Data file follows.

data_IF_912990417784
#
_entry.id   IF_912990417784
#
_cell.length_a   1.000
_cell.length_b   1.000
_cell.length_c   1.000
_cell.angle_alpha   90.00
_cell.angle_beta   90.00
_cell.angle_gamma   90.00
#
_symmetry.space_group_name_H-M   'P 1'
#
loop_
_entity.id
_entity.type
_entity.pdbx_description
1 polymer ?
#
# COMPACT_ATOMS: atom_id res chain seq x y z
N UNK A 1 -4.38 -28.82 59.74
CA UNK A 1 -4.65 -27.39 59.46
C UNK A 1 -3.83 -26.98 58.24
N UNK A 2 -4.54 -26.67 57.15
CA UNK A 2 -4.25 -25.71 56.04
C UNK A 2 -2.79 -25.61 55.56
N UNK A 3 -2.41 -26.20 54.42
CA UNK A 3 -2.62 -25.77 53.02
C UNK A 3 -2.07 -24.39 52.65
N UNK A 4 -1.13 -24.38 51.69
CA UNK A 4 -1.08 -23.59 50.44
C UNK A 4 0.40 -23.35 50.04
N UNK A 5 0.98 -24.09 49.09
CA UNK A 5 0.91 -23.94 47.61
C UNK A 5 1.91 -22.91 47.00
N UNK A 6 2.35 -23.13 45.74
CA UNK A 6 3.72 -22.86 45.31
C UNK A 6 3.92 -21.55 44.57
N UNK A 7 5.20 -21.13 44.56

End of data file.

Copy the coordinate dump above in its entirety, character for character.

data_IF_912990417784
#
_entry.id   IF_912990417784
#
_cell.length_a   1.000
_cell.length_b   1.000
_cell.length_c   1.000
_cell.angle_alpha   90.00
_cell.angle_beta   90.00
_cell.angle_gamma   90.00
#
_symmetry.space_group_name_H-M   'P 1'
#
loop_
_entity.id
_entity.type
_entity.pdbx_description
1 polymer ?
#
# COMPACT_ATOMS: atom_id res chain seq x y z
N UNK A 1 -4.38 -28.82 59.74
CA UNK A 1 -4.65 -27.39 59.46
C UNK A 1 -3.83 -26.98 58.24
N UNK A 2 -4.54 -26.67 57.15
CA UNK A 2 -4.25 -25.71 56.04
C UNK A 2 -2.79 -25.61 55.56
N UNK A 3 -2.41 -26.20 54.42
CA UNK A 3 -2.62 -25.77 53.02
C UNK A 3 -2.07 -24.39 52.65
N UNK A 4 -1.13 -24.38 51.69
CA UNK A 4 -1.08 -23.59 50.44
C UNK A 4 0.40 -23.35 50.04
N UNK A 5 0.98 -24.09 49.09
CA UNK A 5 0.91 -23.94 47.61
C UNK A 5 1.91 -22.91 47.00
N UNK A 6 2.35 -23.13 45.74
CA UNK A 6 3.72 -22.86 45.31
C UNK A 6 3.92 -21.55 44.57
N UNK A 7 5.20 -21.13 44.56